Data corruption at massive scale

Data corruption at massive scale

Summary: Data corruption is a fact of life for all systems - but only large systems get a statistically significant sample. Amazon, home of the world's largest cloud storage system, sees it all and concludes: trust nothing!

TOPICS: Hardware, CXO, Storage

While most computer users naively think - hope! - their data is safe, Internet-scale operations are all too aware of the reality.

Every time Storage Bits writes about data corruption, readers can be counted on to proclaim they've never seen it. But people's memories are lousy, and few realize how many ways data corruption can manifest itself.

Storage Bits has written about this many times (see DRAM error rates: Nightmare on DIMM street and How Microsoft puts your data at risk). In a recent post Amazon Web Services Vice President and Distinguished Engineer James Hamilton - formerly of Microsoft - writes about his experience with errors on high-scale systems.

To summarize his experience:

  • Hardware, software and firmware all introduce errors. ". . . absolutely nobody and nothing can be trusted."
  • More error detection is always better. Every time he's added more he's been ". . . amazed at the frequency the error correction code fired."
  • Corruption is everywhere. In one case he found latent data corruption on customer disks that was so bad that customers thought the software was buggy while the real problem was on-disk.
  • You absolutely need ECC on servers. And, he concludes ". . . ECC memory should be part of all client systems."

The Storage Bits take Good luck finding a notebook computer with ECC memory: the low-margin PC model - and consumer ignorance - ensures no such beast exists. But with notebooks supporting 16GB and more the need is real.

But as Mr. Hamilton notes, corruption exists at every level of the storage, network, and compute stack. File systems, drivers, disks, NICs, switches, DRAM and more.

And to all who are itching to tell us how you've never seen data corruption, ask yourself: how do you know? No BSOD? Never a missing DLL? No files that don't open? Downloads that fail? Never?

This is one instance where the consumerization of IT is taking us the wrong way: away from data integrity. Cheaply though.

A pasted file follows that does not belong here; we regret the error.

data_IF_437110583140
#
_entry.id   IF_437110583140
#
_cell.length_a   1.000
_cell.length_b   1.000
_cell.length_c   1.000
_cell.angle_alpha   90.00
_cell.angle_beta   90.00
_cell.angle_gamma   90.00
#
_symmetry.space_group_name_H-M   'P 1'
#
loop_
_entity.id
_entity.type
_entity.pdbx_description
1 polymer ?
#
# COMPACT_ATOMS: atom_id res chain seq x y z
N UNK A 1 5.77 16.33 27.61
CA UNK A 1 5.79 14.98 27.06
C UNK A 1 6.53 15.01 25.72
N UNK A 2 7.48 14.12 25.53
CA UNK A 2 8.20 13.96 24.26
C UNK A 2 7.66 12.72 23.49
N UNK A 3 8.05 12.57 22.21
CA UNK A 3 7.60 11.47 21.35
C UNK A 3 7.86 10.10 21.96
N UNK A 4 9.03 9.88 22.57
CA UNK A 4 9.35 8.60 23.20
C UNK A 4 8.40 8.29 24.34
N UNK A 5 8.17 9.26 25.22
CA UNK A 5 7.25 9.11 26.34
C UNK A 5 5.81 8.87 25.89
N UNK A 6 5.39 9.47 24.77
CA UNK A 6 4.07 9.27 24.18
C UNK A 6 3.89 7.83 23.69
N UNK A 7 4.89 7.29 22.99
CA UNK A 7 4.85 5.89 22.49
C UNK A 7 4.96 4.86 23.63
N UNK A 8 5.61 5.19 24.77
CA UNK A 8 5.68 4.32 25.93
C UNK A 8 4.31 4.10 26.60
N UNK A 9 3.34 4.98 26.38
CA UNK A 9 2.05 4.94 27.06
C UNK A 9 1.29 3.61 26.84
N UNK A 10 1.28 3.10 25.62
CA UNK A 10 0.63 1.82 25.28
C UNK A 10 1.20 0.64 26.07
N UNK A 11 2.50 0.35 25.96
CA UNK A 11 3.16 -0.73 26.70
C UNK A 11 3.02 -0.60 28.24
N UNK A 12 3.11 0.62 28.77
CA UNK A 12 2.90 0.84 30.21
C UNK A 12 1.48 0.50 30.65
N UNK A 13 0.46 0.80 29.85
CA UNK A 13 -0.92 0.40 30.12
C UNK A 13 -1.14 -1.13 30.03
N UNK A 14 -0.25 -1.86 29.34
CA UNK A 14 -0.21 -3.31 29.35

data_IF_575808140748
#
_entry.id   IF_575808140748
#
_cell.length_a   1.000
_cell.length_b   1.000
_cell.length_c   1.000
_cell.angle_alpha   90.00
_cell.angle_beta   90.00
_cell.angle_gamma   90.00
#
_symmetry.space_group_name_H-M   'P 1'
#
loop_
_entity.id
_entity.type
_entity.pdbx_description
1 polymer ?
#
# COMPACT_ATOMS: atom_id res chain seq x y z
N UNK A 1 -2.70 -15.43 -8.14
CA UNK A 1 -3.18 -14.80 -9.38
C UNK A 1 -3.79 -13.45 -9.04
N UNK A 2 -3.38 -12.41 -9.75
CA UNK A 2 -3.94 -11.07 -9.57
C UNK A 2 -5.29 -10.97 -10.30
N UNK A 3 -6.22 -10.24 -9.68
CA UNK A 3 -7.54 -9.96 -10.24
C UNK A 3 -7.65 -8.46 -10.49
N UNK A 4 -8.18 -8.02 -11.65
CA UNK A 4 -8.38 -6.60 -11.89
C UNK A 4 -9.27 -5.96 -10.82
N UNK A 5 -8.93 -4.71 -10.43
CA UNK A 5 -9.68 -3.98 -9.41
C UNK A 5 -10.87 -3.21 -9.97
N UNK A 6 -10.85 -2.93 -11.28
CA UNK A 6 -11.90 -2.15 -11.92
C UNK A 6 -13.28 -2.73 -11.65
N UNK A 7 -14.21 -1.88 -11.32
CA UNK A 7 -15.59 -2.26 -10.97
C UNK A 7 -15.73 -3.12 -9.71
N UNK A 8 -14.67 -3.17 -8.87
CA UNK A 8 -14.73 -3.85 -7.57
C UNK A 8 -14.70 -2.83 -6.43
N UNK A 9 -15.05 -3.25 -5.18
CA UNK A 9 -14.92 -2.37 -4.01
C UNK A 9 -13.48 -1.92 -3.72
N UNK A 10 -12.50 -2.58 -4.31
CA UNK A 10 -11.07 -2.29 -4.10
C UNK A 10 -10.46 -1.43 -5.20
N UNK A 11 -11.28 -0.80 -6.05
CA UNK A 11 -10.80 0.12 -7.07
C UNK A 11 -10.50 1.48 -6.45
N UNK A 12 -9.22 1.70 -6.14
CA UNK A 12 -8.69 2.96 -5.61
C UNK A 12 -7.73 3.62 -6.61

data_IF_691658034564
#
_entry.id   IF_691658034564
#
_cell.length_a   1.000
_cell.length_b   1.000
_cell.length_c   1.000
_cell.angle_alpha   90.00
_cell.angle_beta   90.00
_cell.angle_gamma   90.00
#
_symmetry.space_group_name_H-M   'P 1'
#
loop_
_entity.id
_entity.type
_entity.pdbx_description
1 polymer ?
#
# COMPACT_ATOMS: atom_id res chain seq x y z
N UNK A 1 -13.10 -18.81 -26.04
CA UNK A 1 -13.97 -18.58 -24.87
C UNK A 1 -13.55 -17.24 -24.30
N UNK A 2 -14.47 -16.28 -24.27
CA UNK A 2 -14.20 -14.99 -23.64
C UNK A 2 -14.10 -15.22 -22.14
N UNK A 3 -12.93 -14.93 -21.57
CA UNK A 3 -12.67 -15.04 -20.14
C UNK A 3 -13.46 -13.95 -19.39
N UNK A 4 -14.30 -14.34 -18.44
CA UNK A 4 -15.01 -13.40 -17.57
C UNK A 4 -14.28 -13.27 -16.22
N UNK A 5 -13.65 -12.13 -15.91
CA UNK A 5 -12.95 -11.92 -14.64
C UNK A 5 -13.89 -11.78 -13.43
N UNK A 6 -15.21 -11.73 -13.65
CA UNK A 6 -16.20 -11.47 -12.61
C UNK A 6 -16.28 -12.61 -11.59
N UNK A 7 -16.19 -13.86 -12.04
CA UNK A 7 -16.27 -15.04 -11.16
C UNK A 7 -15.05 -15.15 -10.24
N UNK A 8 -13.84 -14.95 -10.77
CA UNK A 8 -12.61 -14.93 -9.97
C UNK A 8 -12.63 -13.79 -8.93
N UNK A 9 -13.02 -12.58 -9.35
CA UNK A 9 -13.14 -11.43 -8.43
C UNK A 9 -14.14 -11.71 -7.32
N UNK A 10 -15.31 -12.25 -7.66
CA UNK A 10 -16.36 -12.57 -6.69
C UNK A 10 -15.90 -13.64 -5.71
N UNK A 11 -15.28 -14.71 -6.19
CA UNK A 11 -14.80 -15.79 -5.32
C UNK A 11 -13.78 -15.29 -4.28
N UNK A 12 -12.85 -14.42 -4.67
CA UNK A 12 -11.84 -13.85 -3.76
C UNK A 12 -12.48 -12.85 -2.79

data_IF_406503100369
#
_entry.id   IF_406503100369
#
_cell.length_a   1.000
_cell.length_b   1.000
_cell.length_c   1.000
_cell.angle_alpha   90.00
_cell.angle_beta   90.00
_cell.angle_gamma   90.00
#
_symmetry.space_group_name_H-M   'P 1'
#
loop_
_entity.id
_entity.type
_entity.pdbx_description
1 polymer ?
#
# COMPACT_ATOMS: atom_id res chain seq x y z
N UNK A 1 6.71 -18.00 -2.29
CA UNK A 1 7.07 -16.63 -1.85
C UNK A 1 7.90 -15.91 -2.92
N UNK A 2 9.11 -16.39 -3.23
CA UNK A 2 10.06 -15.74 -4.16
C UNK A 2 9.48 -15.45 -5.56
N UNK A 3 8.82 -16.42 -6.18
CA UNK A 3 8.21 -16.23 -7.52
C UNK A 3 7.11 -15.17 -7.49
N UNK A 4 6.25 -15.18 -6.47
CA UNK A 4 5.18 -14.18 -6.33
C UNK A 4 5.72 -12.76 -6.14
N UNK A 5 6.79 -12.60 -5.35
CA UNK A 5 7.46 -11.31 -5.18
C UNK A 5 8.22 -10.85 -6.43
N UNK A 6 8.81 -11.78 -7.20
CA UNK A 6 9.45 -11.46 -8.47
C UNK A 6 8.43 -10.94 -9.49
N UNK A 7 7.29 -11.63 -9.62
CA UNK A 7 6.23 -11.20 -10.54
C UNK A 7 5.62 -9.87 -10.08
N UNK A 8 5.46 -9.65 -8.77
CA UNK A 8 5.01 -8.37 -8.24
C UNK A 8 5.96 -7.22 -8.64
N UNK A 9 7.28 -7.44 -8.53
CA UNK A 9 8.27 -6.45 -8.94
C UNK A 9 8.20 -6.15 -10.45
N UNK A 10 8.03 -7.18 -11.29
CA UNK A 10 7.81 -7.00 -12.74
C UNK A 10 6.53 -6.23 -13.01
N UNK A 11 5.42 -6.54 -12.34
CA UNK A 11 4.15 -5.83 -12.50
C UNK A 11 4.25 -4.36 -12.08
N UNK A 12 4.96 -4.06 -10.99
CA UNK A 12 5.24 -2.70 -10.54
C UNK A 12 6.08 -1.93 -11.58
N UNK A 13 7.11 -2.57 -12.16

The industry attitude is like Detroit in the 60s towards safety: data integrity will never sell. Yet today every car ad trumpets safety features.

In time, we can hope, every computer vendor - and ad - will do the same.

Comments welcome, of course. I'm glad massive buyers like Amazon are keeping vendors honest. And kudos to Microsoft for stepping up their game with ReFS. Too bad Apple is ignoring this reality.

Topics: Hardware, CXO, Storage

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  • Too bad Apple is ignoring this reality

    Since Apple is one of the leaders in pushing consumers to cloud computing, I expect that they are not ignoring it on their server farms. If things keep on the current trends, we will not be storing much data on our own computers.
    • I'd love some way to verify that

      I tend to agree with your supposition, but I'd love some way to verify it. Apple being Apple, I will probably have to live with disappointment on this one.

      Also, the article points out that it's not just the data storage point (iCloud or local HDD/SSD - same function) but it's the RAM in your computer, the on board cache, the switches at your ISP, everywhere.
    • The useful thing to remember is...

      ...that corporations tend to be focused on making money, which means it's up to us customers to make sure that they actually serve our interests, as well as their own.

      Sad but true.
      John L. Ries
  • At least storage is getting better...

    Modern enterprise drives are rolling out T10-DIF support, and most of the major storage vendors have some home-grown variant of it (DIF basically checksums your data all the way through the disk and onto storage - so you are at least warned if corruption happens).

    Additionally, most of the major enterprise vendors are moving away from reliance on simple raid and moving to double parity variants (RAID 6, NetApp's RAID-DP). While they don't stop corruption, such schemes are better at finding and repairing it. And with the new T-10 proposal for drives assisting RAID array rebuilds, recovering from corruption won't take as long as it currently does.

    Yes, DIMMs still suck, and all of my servers use ECC memory, but at least data at rest is getting better...